Though it won’t make me any more of a fan of them, shootouts do still contain some nifty plays by the skaters. This one by Anze Kopitar- a particularly nice one that made it onto Youtube as its own video- essentially decided the 1-0 Kings-Stars game on Friday. As he jukes to the left to force Marty Turco to over-commit, he uses his reach to take the puck back around the sprawled Turco and slide it into the gaping net. I’ll still be more impressed when Kopitar pulls this off in a real game. But a nice play nonetheless, check it out:
Other Shootout Videos:
Was it even necessary for Billy Gillespie, who was fired as Kentucky Wildcats coach Friday, to mention that he regrets not winning more games? I’m pretty sure that’s the main reason most coaches are fired in the first place. Kansas went 40-27 in two seasons under Gillespie, who was hired to replace Tubby Smith and hopefully restore prominence to a program that hadn’t made the Final Four since 1998 when they won the National Championship.
Things obviously didn’t go according to plan, and Gillespie was cut loose. What caught reporters off guard was his unusually cheerful behavior at today’s press conference, in which he cracked jokes about his unemployment and exhibited no hard feelings toward the basketball program at Kentucky, one of the most storied in history. He seems to be understanding of the very high standards to which he was held by the Wildcats, and perhaps aware that his firing was imminent. He seems too understanding to not be hiding some disappointment. But nonetheless, this is what Gillespie was quoted as saying today:
“I’m not a woe-is-me kind of person…I’ve always said this, show up every day, try to work hard, try to do your best with the right attitude and everything works out right. I’ve had a great time here at Kentucky.”
Here’s an amusing video (courtesy of Deadspin) circulating the web of Gillespie trying to escape a reporter who follows him for what seems like miles. It’s pretty obvious that he’s not really on the phone; not that the reporter would care anyway. It gets pretty comical at the end when they start running.
What Other Bloggers are Saying About This Story:
Michael Crabtree is the class of the wide receiver position and the household name likely to go somewhere in the top 10, but flying a little under the radar is Maryland’s Darrius Heyward-Bey, who is falling somewhere between 20 and 32 in most scout’s rankings. Okay, “under the radar” may still be a bit of hyperbole for Heyward-Bey. But he’s still being ranked below four or five other receivers in most mocks. Under the right guidance, he can turn his physical tools into football skills which could make him an elite receiver some day.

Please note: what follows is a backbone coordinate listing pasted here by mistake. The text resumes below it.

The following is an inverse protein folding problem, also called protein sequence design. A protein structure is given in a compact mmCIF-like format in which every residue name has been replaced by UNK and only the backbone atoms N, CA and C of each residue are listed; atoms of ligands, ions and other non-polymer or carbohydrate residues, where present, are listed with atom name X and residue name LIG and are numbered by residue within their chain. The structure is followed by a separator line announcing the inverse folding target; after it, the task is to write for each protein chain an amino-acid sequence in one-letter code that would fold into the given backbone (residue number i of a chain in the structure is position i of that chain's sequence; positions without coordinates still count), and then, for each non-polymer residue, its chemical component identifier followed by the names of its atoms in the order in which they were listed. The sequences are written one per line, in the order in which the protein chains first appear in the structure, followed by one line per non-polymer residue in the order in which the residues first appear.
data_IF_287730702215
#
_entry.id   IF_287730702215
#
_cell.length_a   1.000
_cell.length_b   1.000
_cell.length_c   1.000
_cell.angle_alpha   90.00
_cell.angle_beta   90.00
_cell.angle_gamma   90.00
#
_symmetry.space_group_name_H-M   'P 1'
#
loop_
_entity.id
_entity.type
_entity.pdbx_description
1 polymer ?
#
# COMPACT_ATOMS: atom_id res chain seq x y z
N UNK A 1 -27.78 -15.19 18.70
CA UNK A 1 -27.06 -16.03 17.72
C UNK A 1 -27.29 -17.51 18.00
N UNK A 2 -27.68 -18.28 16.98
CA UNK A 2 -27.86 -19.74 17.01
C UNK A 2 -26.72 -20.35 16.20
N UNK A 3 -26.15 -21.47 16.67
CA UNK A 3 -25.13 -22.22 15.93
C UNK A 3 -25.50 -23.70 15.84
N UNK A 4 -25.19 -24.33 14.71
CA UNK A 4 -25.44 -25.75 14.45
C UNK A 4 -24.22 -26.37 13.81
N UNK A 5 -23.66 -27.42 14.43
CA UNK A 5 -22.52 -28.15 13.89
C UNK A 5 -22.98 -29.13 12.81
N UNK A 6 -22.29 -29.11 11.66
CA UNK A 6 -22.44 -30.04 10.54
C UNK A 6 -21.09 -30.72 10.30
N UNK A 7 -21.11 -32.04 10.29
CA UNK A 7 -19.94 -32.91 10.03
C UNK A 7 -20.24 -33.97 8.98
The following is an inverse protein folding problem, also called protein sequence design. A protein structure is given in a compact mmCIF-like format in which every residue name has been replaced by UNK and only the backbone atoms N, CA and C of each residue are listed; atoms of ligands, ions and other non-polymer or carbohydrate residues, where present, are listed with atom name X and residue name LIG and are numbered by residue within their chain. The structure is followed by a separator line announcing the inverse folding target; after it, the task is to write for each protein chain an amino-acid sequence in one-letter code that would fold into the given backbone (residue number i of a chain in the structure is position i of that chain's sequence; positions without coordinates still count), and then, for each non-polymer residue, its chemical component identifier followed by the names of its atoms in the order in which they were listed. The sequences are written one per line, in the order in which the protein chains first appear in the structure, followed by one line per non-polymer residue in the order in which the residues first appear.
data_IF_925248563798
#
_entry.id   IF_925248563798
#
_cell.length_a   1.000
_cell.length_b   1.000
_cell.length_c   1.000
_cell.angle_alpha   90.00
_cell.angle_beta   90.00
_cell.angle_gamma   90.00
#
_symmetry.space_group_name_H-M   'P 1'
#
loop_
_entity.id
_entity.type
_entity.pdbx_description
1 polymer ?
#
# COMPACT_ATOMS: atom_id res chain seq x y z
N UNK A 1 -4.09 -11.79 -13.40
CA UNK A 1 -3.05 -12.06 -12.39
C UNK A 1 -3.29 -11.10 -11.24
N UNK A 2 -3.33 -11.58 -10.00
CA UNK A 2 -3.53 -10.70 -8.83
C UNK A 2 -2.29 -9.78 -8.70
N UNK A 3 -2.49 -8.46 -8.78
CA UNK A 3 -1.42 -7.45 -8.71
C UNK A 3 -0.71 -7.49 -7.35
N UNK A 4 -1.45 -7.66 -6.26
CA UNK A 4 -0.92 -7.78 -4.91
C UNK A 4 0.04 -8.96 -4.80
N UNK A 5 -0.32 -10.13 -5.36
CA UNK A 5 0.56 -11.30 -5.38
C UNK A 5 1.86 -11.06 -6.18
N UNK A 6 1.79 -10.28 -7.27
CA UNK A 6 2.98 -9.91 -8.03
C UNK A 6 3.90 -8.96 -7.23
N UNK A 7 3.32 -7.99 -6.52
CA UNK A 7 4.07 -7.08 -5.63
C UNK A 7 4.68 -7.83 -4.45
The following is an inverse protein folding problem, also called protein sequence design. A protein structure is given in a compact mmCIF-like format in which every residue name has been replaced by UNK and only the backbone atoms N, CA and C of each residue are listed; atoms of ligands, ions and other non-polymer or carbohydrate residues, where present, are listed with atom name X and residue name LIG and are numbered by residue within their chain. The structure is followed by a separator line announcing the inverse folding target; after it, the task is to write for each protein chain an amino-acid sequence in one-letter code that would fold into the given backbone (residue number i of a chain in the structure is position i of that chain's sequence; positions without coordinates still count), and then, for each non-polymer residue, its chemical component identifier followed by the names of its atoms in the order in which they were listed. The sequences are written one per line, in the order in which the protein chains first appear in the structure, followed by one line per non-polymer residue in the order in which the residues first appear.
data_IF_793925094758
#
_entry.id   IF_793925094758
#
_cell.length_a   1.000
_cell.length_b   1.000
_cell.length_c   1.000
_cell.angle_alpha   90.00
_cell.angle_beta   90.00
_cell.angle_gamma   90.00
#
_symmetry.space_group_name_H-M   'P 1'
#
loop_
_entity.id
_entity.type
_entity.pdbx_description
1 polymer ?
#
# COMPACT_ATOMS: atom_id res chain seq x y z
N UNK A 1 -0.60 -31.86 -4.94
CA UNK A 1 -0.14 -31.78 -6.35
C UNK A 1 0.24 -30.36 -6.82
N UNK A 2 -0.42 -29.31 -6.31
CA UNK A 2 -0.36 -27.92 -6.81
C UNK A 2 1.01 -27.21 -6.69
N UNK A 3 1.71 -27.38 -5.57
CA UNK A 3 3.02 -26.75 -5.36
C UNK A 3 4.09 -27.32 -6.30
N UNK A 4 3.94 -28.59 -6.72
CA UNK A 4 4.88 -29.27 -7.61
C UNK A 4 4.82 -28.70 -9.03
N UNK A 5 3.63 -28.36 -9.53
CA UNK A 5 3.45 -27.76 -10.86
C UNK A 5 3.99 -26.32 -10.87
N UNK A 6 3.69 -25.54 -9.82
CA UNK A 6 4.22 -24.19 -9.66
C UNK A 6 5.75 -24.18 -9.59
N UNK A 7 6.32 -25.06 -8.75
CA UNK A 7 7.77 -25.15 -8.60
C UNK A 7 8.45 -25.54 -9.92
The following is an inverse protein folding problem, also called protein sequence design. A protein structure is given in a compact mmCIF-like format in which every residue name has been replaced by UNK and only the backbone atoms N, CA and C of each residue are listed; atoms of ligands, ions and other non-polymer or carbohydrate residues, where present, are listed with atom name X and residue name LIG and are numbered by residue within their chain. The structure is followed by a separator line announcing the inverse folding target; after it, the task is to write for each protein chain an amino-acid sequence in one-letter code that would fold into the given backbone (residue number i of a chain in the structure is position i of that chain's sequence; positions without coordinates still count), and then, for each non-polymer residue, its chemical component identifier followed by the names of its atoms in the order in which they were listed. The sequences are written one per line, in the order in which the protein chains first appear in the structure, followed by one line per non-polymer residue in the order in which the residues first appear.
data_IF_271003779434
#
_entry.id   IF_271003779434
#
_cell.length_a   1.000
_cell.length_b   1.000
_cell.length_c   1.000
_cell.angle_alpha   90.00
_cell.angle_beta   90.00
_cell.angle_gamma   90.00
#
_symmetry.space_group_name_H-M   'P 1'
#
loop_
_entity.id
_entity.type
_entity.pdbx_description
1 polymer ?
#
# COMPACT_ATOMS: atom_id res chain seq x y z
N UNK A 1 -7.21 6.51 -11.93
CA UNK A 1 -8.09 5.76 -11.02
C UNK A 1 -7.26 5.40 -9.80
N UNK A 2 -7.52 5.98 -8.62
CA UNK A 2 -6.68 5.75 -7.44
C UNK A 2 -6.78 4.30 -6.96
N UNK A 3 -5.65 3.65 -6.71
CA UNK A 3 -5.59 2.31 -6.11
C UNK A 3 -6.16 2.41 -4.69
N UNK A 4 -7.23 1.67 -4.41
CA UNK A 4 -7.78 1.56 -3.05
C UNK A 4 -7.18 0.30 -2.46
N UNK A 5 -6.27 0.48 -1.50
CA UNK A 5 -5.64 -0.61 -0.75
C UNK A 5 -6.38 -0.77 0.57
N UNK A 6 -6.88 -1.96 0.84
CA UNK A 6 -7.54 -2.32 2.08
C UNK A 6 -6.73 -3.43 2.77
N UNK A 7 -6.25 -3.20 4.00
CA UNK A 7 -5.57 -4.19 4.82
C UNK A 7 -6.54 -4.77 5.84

About those physical tools I speak of: 6’1″ and 210 lb, giving him legitimate top-end size for a receiver and similar size to the other top receivers in the draft. He was also not just the fastest receiver, but the fastest player at the Draft Combine this year, running a 4.30 in the 40-yard dash. He has the instincts and toughness to compete for jump-balls and make tough catches in traffic.
The drawback for Heyward-Bey, which is inevitable for such a physical specimen to be ranked relatively low, is his lack of consistency in route running and catching. Obviously, these are two very important facets of being an NFL receiver, and he has a tendency to drop easy catches. This is a sign of either lack of focus, or focusing too hard. He’ll need to balance this out in order to become a top-level receiver in the NFL. He also has a tendency to be inconsistent with his route-running, as he can lose his way and drift around the field at times. These are problems that can be fixed with the right coaching and a lot of practice. You can’t coach his tremendous physical skills, which are his biggest assets.
As a deep play threat, Heyward-Bey is arguably the best in this year’s draft, and shouldn’t fall too far down in the first round, and would be a steal in the second. If the Bears pass on him at 18, the Eagles look like a nice destination as they search for a go-to-receiver for Donovan McNabb. The Eagles can also wait for pick 28 to take him if they are confident enough that the Ravens (the team to which he is marketing himself) would also pass on him, but that’s highly unlikely for a team in need of receivers to pass on the Maryland alum. Because of Philly’s position, they look like the most likely destination for Heyward-Bey, but if he’s the best player on the Patriots’ draft sheet when it gets to them, he’ll be headed to Foxboro. And if they both pass, he’ll be in Raven purple in 2009.
Watch this highlight video of Heyward-Bey at Maryland, including some spectacular plays. He makes an amazing one-handed catch at 1:20, a nice touchdown grab at 6:03, and an awesome falling catch to recover a bobble at 6:15.
Other Darrius Heyward-Bey Highlights:
- Burns a Miami corner for a 66-yard touchdown pass
- Takes a reverse play 76 yards for the near-touchdown
- Makes an over-the-shoulder TD catch in the 2006 Champs Sports Bowl